America's 'Moral Detour' Into Eugenics Should Serve as Warning, Writes Physician in Journal of American Physicians and Surgeons

TUCSON, Ariz., Dec. 15, 2014 (GLOBE NEWSWIRE) -- Eugenics to most people means the unspeakable acts of Adolf Hitler and Dr. Josef Mengele. But some of America's best and brightest promoted eugenics as "settled science" and necessary for the preservation of society, writes Marilyn Singleton, M.D., J.D., in the winter issue of the Journal of American Physicians and Surgeons. Attempts to obliterate history may doom us to repeat it, she warns.

Eugenics was popularized in the United States in the 1890s. High school and college textbooks from the 1920s through the 1940s often had chapters touting the scientific progress to be made from applying eugenic principles. When eugenics fell out of favor after World War II, most references to it were removed from textbooks, Singleton notes.

Beginning with Connecticut in 1896, many states enacted marriage laws with eugenic criteria, prohibiting anyone who was an "epileptic, imbecile or feeble-minded" from marrying, Singleton writes. Founded in 1910, the Eugenics Record Office (ERO), over the course of 29 years, collected hundreds of thousands of pedigrees to show the heritability of "criminality," epilepsy, bipolar disorder, alcoholism, and "feeblemindedness," a catchall term used to describe varying degrees of mental retardation and learning disabilities. Ignoring the possible influence of environmental factors, ERO founder Charles Davenport focused on "terminating the bloodlines" of the "submerged tenth" of the population with "defective germ-plasm."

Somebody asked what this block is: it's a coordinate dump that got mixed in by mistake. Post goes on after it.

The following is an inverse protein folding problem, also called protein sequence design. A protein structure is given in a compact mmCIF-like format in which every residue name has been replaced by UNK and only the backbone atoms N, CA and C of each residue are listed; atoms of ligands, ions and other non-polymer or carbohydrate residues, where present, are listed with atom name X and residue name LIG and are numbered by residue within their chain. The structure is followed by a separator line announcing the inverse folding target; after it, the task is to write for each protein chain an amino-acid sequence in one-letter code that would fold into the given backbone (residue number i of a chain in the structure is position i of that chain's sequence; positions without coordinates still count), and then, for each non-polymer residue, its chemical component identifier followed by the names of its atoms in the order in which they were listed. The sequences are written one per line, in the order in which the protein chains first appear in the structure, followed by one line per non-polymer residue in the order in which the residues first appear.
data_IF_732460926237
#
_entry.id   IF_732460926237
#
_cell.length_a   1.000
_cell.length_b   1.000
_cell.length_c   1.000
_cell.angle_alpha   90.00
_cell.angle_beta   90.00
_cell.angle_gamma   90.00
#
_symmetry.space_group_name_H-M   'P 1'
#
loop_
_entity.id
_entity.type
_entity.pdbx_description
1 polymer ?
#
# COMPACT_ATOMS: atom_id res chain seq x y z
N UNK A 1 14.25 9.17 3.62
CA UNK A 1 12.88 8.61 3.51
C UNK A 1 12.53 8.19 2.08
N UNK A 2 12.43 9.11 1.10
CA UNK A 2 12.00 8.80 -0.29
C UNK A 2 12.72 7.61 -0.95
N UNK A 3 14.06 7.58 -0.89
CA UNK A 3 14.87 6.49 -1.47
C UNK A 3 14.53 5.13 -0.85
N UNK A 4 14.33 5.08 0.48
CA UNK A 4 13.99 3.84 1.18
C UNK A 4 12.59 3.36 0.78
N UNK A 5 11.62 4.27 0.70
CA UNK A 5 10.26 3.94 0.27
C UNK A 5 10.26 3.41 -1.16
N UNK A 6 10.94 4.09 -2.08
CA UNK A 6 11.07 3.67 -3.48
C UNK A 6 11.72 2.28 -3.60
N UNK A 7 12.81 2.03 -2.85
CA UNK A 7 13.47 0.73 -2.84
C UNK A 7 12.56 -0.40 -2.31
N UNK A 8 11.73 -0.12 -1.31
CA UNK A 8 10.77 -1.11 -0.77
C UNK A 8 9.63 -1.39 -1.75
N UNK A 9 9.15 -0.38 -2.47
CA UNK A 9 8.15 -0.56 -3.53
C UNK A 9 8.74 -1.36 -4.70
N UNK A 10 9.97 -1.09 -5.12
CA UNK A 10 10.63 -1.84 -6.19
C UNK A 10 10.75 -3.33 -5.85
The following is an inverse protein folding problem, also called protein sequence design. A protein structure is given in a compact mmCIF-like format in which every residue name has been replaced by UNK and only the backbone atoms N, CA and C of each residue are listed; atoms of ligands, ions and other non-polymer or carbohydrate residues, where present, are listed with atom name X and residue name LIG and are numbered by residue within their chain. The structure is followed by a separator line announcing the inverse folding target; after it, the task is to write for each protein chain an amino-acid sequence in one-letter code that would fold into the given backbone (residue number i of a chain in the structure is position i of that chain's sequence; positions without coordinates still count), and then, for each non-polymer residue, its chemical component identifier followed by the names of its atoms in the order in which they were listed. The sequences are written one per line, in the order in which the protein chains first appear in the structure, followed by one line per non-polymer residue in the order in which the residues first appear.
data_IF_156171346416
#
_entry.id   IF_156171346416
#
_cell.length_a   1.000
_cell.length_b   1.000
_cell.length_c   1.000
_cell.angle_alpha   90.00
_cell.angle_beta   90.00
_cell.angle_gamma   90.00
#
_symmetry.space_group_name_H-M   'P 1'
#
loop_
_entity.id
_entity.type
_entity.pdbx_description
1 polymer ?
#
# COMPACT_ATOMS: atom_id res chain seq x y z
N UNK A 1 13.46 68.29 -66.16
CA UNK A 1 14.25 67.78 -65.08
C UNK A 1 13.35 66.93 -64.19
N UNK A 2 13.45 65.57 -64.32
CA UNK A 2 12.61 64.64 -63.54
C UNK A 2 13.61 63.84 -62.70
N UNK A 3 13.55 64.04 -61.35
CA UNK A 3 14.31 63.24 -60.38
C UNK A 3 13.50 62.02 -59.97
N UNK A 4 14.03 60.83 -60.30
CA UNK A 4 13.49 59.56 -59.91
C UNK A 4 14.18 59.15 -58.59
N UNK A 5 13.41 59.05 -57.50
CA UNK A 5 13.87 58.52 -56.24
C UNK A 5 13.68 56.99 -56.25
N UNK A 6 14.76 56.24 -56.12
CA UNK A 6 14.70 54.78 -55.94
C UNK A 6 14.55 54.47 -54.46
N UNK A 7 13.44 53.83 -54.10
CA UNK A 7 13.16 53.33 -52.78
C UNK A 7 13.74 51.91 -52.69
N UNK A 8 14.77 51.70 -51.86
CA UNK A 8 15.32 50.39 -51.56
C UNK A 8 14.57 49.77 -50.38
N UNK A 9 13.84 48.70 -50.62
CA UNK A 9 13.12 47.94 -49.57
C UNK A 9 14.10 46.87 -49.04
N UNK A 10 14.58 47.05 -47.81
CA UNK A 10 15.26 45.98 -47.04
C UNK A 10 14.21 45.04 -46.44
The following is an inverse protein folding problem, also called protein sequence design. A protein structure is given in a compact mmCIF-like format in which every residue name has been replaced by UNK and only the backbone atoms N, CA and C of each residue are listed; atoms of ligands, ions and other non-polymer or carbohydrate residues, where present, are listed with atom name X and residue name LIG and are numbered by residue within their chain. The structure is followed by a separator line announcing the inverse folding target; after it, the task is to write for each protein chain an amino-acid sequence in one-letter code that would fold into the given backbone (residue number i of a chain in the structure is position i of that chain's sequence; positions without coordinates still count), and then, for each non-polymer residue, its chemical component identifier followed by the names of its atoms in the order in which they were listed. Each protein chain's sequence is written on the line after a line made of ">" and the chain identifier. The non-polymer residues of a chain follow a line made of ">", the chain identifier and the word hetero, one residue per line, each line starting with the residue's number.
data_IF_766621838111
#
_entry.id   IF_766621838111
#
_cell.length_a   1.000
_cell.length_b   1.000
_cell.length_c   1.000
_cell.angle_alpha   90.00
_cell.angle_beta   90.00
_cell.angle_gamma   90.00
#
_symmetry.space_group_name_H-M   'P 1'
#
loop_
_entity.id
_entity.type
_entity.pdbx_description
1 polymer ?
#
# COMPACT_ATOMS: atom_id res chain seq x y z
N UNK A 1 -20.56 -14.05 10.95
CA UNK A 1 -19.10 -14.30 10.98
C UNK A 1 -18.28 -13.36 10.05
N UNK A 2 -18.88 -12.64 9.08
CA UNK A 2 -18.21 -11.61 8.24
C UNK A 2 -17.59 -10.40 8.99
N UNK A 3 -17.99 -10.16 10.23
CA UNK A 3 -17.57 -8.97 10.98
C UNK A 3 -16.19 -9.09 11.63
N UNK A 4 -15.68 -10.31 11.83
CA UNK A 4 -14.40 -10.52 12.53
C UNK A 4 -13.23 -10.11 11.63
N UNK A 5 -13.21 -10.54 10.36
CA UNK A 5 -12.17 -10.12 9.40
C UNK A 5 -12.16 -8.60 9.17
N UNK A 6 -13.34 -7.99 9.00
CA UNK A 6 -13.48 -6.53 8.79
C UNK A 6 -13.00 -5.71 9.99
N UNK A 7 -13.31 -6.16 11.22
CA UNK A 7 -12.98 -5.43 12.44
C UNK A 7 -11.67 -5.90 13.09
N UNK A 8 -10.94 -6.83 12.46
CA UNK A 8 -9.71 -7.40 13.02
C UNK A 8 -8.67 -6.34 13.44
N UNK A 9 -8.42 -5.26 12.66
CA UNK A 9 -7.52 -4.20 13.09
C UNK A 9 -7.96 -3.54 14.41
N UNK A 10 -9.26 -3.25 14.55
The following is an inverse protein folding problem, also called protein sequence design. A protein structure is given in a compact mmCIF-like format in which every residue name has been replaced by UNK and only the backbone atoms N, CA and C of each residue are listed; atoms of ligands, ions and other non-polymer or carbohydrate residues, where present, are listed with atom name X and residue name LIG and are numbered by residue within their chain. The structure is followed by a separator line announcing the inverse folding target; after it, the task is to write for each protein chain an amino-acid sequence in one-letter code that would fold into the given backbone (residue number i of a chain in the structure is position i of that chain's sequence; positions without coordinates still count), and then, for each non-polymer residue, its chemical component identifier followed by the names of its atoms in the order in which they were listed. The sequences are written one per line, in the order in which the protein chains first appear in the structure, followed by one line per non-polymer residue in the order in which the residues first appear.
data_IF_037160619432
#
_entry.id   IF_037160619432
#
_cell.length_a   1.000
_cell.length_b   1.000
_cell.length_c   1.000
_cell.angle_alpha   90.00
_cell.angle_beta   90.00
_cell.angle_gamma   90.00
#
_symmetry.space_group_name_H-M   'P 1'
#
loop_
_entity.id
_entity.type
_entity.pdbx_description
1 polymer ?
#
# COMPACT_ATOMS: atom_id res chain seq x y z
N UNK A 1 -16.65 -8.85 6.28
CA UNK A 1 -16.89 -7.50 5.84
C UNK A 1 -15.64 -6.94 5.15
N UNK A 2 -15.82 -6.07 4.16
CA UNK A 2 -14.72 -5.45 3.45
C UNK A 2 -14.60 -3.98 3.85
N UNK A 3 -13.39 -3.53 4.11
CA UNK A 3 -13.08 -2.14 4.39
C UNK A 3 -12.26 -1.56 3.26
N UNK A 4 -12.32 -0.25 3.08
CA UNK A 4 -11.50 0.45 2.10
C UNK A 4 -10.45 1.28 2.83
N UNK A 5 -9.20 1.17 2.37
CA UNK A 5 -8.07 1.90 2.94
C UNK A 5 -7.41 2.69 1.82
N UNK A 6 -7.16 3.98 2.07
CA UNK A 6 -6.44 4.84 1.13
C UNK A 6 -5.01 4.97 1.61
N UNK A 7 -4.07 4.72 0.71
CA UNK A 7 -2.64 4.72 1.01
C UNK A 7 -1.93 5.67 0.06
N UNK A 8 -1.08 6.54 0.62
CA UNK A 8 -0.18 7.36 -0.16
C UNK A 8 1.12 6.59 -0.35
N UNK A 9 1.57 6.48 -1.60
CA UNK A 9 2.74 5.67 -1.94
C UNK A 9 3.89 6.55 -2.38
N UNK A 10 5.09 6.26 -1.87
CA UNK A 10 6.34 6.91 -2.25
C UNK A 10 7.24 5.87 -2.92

Black academics also supported eugenics, and suggested that "only fit blacks should procreate," Singleton reports.

For eugenic purposes, 64,000 people were forcibly sterilized in 30 states from the early 1900s to the mid-1970s, Singleton writes. The U.S. Supreme Court case upholding state-sponsored sterilization has never been overruled, but the 1974 federal appellate case of Relf v. Weinberger imposed strict regulations that effectively ended the practice.

"Eugenics was the science of the day, but it was based on poor research and largely based on value judgments put forth as scientific facts. Eugenics was a conduit for prejudices and an opportunity for social engineering," Singleton concludes.

Singleton warns that genomic medicine could turn into 21st century eugenics. "Look how quickly we have moved from disease screening to pre-emptive abortions and 'savior' siblings," she observes.

The Journal is the official, peer-reviewed publication of the Association of American Physicians and Surgeons (AAPS), a national organization representing physicians in all specialties, founded in 1943 to preserve private medicine and the patient-physician relationship.


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